An Ontario superior court judge has dismissed a charter challenge filed against a practice that saw a handful of provincial police officers pose as journalists.

[[{“fid”:”4668″,”view_mode”:”default”,”fields”:{“format”:”default”,”field_file_image_alt_text[und][0][value]”:””,”field_file_image_title_text[und][0][value]”:””},”type”:”media”,”attributes”:{“height”:421,”width”:634,”style”:”width: 401px; height: 266px; margin-left: 10px; margin-right: 10px; float: right;”,”class”:”media-element file-default”},”link_text”:null}]]By Michelle McQuigge, for The Canadian Press

An Ontario superior court judge has dismissed a charter challenge filed against a practice that saw a handful of provincial police officers pose as journalists.

Three major media organizations went to court last May to argue that the practice violated the constitution by having a chilling effect on freedom of the press.

But in a decision released last month, Justice Benjamin Glustein said that no such practice truly existed.

Philip Tunley, the lawyer representing the media group, says Glustein’s ruling was disappointing and did not address the main questions around freedom of expression.

He says the CBC, Canadian Journalists for Free Expression and the Radio-Television News Directors Association of Canada are considering whether or not to appeal the ruling.

The media organizations argued that the practice of impersonating reporters could place genuine journalists at risk by raising suspicions about who they are, as well as limiting the ability to develop trusting relationships with key sources.

Tunley said Glustein’s argument was particularly technical and focused on each individual point raised during the hearing rather than addressing the overarching questions they raised.

The application was centred around specific cases in which police officers impersonated reporters, and Glustein’s ruling focuses on why each individual instance doesn’t represent a widespread practice.

“What he never does is to sort of sit back and ask the question that we said was important, which was … are sources likely to believe that there is a practice from all of the reported incidents,” Tunley said in a telephone interview.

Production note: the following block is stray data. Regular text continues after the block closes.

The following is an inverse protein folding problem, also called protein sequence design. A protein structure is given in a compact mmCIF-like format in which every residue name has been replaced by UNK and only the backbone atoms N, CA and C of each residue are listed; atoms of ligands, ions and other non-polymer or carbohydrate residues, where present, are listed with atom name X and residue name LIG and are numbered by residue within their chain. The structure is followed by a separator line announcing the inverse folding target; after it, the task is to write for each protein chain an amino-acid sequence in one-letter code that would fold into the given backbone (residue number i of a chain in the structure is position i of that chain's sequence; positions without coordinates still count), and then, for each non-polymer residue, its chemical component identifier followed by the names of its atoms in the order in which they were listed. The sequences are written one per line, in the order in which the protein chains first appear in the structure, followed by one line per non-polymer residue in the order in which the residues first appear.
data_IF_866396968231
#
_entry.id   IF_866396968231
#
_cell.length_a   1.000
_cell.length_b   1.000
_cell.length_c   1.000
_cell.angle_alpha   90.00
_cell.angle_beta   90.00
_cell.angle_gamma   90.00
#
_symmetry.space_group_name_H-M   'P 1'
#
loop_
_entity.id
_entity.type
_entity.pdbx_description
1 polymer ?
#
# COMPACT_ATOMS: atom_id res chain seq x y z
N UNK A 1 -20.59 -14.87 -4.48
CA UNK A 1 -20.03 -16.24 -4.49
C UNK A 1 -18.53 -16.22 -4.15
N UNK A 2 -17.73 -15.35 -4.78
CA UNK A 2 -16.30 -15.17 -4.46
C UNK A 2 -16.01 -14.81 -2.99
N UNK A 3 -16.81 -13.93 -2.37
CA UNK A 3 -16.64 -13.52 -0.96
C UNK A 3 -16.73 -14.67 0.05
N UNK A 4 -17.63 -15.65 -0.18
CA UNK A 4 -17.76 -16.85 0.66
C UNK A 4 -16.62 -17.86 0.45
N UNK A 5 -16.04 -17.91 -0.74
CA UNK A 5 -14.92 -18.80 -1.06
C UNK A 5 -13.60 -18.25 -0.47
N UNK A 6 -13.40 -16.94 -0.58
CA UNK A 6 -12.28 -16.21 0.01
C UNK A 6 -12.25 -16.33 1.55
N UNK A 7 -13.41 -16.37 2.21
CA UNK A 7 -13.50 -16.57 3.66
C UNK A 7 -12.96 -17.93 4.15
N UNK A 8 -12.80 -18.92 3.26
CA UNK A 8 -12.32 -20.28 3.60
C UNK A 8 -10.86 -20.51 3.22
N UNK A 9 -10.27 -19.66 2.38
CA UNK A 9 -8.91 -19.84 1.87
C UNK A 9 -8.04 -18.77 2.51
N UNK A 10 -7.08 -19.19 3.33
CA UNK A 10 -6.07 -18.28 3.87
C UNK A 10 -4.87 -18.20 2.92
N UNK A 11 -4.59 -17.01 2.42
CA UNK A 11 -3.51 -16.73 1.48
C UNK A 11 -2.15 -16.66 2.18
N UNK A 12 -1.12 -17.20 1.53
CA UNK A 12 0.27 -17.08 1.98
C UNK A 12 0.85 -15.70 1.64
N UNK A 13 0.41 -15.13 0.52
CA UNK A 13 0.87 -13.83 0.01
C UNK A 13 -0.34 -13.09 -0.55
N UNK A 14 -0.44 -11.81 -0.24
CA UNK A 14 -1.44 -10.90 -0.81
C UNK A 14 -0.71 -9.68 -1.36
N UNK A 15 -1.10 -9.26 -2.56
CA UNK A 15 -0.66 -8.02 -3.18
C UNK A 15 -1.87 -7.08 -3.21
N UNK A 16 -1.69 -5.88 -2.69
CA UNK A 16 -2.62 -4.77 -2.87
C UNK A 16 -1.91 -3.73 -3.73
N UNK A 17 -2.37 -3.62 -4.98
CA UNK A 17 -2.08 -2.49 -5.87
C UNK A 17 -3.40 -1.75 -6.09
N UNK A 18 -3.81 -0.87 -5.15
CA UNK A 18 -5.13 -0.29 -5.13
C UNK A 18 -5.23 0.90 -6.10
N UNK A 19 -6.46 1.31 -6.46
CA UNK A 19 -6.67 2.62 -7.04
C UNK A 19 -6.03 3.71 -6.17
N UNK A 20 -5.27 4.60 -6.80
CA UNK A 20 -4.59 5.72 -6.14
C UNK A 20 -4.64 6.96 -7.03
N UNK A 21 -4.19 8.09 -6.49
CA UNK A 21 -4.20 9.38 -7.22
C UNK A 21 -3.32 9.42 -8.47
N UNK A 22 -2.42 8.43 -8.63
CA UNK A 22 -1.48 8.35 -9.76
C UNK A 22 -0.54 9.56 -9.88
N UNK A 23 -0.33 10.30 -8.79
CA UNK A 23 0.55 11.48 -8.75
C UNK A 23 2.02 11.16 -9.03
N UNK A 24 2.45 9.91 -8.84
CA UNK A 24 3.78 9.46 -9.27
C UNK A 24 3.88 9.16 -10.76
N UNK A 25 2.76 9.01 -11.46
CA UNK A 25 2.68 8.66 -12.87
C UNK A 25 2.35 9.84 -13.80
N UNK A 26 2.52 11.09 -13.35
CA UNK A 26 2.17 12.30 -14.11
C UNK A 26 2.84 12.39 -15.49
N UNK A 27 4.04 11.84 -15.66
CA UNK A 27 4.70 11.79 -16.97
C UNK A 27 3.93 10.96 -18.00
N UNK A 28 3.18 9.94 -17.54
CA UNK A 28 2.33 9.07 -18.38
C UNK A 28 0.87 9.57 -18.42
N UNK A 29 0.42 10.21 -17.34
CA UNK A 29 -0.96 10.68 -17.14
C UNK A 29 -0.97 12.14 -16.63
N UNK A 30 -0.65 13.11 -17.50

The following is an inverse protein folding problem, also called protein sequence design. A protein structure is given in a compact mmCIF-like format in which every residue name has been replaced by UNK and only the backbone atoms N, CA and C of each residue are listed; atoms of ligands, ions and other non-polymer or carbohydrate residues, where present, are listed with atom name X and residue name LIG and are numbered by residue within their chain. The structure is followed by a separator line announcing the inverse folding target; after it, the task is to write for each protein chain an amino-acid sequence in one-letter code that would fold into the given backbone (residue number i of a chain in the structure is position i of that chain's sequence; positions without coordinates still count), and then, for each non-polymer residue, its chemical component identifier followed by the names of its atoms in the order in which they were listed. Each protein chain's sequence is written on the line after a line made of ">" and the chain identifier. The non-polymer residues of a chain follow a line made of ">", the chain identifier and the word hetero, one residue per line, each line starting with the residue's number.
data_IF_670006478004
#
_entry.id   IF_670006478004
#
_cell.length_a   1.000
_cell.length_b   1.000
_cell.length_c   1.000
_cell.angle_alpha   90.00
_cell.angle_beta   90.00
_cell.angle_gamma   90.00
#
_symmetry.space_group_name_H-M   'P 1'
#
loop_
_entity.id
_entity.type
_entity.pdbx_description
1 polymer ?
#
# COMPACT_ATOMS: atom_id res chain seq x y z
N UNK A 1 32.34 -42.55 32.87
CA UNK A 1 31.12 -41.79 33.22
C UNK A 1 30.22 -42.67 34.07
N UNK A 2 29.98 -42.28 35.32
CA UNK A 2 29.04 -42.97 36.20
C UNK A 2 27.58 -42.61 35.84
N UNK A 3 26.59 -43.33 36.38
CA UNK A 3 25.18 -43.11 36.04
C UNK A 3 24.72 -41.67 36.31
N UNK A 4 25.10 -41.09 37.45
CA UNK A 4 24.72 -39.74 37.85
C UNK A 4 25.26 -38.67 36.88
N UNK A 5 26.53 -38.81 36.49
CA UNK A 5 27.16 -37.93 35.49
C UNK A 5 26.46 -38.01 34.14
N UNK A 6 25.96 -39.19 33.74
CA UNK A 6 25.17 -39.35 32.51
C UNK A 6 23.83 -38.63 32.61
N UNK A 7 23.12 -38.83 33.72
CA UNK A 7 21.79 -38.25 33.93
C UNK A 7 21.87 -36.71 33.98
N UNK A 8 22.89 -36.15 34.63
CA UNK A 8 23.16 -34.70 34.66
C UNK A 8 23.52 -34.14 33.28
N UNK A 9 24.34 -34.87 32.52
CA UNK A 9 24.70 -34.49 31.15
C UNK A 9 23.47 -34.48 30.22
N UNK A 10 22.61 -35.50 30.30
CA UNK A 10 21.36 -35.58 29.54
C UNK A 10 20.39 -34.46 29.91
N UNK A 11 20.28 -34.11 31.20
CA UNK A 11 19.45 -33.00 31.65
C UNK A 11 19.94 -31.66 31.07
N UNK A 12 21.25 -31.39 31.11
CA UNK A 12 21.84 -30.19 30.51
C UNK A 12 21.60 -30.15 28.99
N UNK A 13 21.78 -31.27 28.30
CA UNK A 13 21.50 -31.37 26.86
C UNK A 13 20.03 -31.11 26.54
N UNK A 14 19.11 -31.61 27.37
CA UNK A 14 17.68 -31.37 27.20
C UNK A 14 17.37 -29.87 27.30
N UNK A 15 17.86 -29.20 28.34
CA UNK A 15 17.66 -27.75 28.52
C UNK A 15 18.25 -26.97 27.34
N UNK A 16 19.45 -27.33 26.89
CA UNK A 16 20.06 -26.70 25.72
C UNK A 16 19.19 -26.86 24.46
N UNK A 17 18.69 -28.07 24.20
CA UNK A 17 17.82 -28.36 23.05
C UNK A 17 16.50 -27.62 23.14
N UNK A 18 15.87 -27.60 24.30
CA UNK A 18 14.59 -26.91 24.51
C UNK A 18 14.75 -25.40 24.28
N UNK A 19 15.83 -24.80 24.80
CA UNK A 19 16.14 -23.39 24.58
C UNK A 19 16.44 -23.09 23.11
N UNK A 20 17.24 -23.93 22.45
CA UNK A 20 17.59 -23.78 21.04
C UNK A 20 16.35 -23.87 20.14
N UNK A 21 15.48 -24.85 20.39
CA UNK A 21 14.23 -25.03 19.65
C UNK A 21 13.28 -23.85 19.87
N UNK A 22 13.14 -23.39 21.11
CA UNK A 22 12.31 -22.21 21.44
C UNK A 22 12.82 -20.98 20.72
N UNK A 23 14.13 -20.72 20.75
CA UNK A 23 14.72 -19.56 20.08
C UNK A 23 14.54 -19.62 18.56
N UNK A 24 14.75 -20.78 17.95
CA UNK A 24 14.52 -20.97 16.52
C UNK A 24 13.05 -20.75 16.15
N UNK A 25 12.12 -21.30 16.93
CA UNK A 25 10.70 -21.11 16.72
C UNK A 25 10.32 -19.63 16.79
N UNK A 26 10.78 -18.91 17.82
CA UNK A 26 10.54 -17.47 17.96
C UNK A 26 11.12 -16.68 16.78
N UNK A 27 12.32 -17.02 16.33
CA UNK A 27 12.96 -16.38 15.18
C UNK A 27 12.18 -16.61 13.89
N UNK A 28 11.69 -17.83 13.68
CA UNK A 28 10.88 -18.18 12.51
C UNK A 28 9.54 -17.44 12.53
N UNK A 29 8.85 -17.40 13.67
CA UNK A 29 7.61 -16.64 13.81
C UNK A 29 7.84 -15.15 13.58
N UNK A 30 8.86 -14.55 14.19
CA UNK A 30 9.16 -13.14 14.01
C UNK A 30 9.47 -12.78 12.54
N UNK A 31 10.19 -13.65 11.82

The application filed by the media organizations cited the cases as proof provincial police pose as members of the media to gather information as part of a criminal investigation.

In one notorious case, two officers filmed protesters at Ipperwash provincial park in 1995 and, when asked who they worked for, named the fictitious United Press Associates. Police confirmed the deception years later at a public inquiry into the fatal police shooting of an aboriginal protester.

In another case, an officer keeping an eye on protesters during an aboriginal Day of Action on Tyendinaga Mohawk territory in 2007 admitted he had pretended to be part of the media, court heard.

Glustein’s decision, however, dismissed the argument.

“There is no practice of plainclothes OPP officers engaged in media-presence surveillance to identify themselves as journalists if questioned as to their identity,” the decision reads. “Consequently, it cannot be considered a ‘real’ practice and, as such, I do not address the theoretical constitutional validity of the issue.”

The lawyer representing the three respondents in the case – the Attorney General of Ontario, the Minister of Community Safety and Correctional Services and the Commissioner of the Ontario Provincial Police – could not be reached for comment.

Attorney General spokesman Brendan Crawley issued a statement saying that “the Ontario Provincial Police used investigative techniques that were in accordance with the law and do not infringe freedom of expression under the Charter.” He declined to offer further comment on the ruling since a decision to appeal is still pending.

Tunley said that decision will be made before the end of the month.

This CP article is republished here with permission.

Illustration by Roy B. Thomson, via Flickr.